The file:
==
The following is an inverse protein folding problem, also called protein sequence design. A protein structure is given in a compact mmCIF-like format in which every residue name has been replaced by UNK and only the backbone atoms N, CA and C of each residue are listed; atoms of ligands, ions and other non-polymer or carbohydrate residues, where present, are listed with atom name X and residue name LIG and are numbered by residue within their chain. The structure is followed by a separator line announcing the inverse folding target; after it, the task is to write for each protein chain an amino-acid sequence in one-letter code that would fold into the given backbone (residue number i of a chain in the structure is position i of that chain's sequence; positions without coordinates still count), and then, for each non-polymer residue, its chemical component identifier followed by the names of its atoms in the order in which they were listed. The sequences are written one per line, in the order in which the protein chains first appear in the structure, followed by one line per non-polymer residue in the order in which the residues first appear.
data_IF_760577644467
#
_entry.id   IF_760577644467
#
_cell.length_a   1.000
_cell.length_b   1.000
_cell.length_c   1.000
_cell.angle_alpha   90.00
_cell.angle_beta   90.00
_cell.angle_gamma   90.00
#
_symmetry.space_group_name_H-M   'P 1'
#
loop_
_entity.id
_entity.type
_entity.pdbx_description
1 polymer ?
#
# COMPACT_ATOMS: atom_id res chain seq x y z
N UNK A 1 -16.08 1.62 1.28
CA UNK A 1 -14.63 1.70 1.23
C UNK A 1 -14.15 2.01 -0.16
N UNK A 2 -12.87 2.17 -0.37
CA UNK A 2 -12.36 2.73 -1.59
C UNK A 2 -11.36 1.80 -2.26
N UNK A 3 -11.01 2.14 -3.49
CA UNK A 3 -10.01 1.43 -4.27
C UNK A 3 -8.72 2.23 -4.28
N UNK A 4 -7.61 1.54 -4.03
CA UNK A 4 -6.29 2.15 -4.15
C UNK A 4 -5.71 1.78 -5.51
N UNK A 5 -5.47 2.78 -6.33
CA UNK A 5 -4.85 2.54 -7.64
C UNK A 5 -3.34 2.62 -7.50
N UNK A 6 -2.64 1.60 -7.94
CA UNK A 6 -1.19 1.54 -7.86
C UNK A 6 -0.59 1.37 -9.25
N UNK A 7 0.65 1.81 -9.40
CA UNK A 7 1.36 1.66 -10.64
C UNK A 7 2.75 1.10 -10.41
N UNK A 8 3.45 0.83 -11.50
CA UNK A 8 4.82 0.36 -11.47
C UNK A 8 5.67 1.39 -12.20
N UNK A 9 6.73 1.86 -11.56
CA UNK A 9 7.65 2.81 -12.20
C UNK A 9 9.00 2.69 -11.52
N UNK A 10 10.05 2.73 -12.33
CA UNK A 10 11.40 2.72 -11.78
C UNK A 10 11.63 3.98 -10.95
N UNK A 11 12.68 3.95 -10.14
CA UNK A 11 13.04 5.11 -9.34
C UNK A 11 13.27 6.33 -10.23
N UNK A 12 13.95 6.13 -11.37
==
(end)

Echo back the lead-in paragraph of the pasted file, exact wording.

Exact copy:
The following is an inverse protein folding problem, also called protein sequence design. A protein structure is given in a compact mmCIF-like format in which every residue name has been replaced by UNK and only the backbone atoms N, CA and C of each residue are listed; atoms of ligands, ions and other non-polymer or carbohydrate residues, where present, are listed with atom name X and residue name LIG and are numbered by residue within their chain. The structure is followed by a separator line announcing the inverse folding target; after it, the task is to write for each protein chain an amino-acid sequence in one-letter code that would fold into the given backbone (residue number i of a chain in the structure is position i of that chain's sequence; positions without coordinates still count), and then, for each non-polymer residue, its chemical component identifier followed by the names of its atoms in the order in which they were listed. The sequences are written one per line, in the order in which the protein chains first appear in the structure, followed by one line per non-polymer residue in the order in which the residues first appear.